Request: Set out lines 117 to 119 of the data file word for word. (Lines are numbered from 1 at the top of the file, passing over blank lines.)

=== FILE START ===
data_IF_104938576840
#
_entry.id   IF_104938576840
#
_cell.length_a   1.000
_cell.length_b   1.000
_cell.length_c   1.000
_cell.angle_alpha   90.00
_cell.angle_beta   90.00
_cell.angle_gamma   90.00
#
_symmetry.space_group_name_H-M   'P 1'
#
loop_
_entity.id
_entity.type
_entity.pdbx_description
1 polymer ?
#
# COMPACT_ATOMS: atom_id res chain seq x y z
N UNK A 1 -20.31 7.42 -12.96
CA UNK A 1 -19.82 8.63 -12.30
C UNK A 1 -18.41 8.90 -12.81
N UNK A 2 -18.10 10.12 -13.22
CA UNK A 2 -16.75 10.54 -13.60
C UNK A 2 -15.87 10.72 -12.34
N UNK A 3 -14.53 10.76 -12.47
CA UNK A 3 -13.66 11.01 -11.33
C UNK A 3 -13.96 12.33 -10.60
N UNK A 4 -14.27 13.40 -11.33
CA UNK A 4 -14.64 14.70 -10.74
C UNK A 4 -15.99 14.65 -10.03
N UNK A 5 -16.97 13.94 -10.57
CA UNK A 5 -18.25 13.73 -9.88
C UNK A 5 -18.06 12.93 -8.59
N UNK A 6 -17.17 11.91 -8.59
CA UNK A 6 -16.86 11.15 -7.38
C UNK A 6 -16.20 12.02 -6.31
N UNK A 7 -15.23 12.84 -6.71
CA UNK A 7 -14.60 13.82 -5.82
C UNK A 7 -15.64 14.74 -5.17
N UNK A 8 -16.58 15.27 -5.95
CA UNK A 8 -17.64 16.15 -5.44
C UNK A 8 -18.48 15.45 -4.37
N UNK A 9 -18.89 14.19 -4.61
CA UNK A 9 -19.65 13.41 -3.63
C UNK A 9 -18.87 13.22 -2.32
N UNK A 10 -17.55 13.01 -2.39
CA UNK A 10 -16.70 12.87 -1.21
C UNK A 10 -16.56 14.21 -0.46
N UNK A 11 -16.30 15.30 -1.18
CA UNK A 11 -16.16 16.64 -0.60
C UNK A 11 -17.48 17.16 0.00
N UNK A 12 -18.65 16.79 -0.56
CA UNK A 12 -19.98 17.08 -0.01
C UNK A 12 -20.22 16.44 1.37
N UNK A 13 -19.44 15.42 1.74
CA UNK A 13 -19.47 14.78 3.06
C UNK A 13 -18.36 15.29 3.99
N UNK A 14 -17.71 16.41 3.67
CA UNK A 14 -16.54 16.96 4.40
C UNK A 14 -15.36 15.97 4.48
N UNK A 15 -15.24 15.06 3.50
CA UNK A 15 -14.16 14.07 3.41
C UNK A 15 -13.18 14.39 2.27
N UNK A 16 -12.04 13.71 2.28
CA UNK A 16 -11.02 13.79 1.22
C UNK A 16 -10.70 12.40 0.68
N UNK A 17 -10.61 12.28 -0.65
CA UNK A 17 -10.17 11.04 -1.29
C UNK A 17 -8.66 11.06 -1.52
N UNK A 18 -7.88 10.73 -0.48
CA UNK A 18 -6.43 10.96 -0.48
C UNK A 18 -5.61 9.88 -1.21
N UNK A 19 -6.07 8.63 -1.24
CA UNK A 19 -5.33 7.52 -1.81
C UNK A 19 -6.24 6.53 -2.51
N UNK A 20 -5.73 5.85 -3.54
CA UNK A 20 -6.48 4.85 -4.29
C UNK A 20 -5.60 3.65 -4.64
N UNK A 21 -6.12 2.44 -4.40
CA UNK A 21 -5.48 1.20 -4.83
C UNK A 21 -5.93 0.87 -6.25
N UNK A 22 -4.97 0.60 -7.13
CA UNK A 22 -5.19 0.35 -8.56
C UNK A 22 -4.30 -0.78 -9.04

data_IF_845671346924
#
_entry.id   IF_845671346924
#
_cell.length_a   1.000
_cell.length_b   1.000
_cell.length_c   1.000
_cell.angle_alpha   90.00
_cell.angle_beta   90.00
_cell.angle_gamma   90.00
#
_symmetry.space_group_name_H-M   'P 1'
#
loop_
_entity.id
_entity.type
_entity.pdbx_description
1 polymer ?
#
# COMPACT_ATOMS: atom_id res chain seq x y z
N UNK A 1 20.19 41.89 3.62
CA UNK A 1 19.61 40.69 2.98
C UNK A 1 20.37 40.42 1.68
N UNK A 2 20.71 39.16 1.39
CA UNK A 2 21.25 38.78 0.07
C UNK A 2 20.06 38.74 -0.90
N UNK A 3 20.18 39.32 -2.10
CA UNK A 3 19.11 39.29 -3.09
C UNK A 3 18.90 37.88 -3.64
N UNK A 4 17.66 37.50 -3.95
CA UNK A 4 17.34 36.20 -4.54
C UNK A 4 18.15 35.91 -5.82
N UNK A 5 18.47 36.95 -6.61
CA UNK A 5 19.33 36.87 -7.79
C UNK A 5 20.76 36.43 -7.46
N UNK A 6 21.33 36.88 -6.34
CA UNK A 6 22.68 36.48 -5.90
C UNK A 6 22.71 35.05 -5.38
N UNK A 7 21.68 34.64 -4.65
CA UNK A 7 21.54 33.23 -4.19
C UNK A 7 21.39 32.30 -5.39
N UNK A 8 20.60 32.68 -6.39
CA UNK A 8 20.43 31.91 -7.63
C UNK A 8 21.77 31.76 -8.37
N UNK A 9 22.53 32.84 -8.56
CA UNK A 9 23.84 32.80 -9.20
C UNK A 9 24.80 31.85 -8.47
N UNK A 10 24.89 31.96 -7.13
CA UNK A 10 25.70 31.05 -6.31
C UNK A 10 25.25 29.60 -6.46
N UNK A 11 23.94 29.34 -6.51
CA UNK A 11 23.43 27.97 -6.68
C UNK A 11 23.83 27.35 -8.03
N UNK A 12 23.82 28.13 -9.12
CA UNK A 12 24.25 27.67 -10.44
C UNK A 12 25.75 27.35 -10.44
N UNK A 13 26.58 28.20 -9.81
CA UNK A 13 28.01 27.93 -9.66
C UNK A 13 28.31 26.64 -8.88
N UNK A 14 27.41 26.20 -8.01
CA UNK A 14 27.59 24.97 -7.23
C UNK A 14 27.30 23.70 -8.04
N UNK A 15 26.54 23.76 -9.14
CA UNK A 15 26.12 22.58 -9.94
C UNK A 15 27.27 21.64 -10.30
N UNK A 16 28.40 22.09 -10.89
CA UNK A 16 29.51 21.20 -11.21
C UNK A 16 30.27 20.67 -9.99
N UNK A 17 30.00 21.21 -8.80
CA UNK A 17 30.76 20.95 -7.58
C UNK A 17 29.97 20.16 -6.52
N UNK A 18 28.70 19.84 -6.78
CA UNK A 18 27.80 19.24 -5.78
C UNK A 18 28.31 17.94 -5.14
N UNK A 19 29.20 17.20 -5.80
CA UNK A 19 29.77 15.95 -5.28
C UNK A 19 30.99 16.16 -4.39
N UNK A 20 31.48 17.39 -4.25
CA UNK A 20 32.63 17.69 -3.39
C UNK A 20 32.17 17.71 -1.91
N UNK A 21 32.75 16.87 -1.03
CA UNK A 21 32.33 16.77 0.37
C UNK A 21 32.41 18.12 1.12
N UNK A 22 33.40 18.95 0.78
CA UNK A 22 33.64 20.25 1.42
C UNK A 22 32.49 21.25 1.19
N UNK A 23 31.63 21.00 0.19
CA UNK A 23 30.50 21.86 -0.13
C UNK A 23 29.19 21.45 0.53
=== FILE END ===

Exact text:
CA UNK A 4 17.34 36.20 -4.54
C UNK A 4 18.15 35.91 -5.82
N UNK A 5 18.47 36.95 -6.61